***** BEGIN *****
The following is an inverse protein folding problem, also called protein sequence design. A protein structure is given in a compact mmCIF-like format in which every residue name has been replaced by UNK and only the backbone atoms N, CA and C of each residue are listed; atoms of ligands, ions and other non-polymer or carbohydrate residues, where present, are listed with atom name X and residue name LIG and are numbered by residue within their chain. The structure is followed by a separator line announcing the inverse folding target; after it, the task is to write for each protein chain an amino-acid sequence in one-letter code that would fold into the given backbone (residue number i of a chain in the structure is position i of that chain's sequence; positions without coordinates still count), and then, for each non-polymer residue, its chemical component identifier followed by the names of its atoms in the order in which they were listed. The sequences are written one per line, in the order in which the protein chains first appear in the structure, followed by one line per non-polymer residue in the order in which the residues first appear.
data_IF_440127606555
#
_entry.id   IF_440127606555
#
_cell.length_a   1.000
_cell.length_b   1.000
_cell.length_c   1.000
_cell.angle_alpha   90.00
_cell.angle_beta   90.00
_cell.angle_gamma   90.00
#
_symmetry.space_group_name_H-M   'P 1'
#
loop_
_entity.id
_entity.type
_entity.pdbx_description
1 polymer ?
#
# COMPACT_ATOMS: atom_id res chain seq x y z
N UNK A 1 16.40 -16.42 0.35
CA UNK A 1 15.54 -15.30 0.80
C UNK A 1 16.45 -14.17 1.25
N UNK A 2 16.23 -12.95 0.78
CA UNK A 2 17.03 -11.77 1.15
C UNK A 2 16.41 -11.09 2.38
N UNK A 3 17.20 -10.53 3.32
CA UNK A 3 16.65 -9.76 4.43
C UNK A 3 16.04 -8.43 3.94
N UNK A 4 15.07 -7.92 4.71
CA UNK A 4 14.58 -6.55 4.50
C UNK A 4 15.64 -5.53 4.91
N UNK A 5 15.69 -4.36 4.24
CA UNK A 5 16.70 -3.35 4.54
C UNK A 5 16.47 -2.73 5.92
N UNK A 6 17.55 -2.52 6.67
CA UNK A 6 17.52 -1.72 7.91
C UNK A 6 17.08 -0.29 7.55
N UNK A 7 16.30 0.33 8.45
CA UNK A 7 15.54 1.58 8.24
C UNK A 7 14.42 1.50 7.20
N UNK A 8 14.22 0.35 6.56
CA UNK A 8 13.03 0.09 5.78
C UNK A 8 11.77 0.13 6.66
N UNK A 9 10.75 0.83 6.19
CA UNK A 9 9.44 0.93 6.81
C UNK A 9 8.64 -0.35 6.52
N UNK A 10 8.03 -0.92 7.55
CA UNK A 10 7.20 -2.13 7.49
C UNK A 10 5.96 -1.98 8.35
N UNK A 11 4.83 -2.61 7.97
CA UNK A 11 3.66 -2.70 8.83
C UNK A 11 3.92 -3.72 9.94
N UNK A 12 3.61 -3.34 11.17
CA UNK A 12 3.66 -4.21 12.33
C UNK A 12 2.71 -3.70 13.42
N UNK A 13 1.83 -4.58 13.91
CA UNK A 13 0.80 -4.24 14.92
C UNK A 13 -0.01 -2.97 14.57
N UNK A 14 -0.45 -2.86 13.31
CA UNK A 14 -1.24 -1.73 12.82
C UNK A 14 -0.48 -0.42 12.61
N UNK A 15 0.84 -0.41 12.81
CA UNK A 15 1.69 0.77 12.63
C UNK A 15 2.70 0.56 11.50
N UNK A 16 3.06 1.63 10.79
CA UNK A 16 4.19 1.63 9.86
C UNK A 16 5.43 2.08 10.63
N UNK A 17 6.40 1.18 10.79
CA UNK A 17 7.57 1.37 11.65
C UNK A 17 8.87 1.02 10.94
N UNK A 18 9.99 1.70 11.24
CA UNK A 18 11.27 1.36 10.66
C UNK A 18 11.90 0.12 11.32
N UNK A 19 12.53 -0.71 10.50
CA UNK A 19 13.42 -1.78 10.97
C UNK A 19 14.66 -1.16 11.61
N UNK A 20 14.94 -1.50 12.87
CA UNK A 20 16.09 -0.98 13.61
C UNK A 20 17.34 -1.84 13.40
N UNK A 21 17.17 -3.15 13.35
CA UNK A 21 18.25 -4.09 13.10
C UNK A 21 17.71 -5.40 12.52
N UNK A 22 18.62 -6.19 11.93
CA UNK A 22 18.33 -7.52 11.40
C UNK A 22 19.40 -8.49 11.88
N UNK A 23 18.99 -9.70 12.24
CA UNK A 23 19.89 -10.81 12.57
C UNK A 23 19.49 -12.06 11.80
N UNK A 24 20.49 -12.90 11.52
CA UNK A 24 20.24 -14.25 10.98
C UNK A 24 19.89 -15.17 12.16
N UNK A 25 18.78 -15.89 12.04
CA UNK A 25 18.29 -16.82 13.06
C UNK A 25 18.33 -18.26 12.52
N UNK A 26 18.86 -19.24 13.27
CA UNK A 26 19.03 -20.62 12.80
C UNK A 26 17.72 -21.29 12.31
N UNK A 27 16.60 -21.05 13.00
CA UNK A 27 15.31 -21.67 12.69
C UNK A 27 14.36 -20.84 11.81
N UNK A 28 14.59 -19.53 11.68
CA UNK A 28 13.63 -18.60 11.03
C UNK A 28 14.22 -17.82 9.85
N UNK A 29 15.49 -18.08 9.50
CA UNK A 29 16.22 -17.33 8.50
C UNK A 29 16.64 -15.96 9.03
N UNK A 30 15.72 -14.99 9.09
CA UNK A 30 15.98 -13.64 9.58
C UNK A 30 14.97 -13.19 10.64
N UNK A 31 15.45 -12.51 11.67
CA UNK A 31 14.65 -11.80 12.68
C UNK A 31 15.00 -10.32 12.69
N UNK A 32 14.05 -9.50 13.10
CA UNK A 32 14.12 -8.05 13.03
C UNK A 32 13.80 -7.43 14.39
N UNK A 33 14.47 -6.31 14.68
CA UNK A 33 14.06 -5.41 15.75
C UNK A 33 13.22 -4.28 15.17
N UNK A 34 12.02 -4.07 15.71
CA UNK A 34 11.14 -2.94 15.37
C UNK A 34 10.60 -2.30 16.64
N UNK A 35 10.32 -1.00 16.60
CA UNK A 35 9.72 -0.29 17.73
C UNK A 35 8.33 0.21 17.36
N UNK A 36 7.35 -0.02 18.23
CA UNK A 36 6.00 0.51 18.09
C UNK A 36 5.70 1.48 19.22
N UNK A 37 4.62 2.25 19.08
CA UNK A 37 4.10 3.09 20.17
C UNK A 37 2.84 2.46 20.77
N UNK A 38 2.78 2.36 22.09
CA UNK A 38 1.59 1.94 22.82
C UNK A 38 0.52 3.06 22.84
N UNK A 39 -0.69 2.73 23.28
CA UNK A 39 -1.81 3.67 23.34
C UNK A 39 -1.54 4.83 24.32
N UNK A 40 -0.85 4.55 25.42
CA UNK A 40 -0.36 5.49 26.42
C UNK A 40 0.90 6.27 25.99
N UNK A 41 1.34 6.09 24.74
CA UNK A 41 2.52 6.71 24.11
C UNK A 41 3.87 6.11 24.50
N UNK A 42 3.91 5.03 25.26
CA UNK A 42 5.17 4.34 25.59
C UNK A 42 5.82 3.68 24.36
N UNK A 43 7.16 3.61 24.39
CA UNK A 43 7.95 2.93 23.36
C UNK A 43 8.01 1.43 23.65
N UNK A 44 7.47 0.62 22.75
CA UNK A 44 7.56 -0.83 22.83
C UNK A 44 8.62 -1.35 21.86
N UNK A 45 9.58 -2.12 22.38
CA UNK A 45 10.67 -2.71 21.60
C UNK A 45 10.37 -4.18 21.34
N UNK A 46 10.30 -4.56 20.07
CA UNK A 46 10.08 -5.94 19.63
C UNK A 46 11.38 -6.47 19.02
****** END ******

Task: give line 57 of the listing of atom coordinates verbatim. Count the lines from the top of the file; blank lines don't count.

C UNK A 12 2.71 -3.70 13.42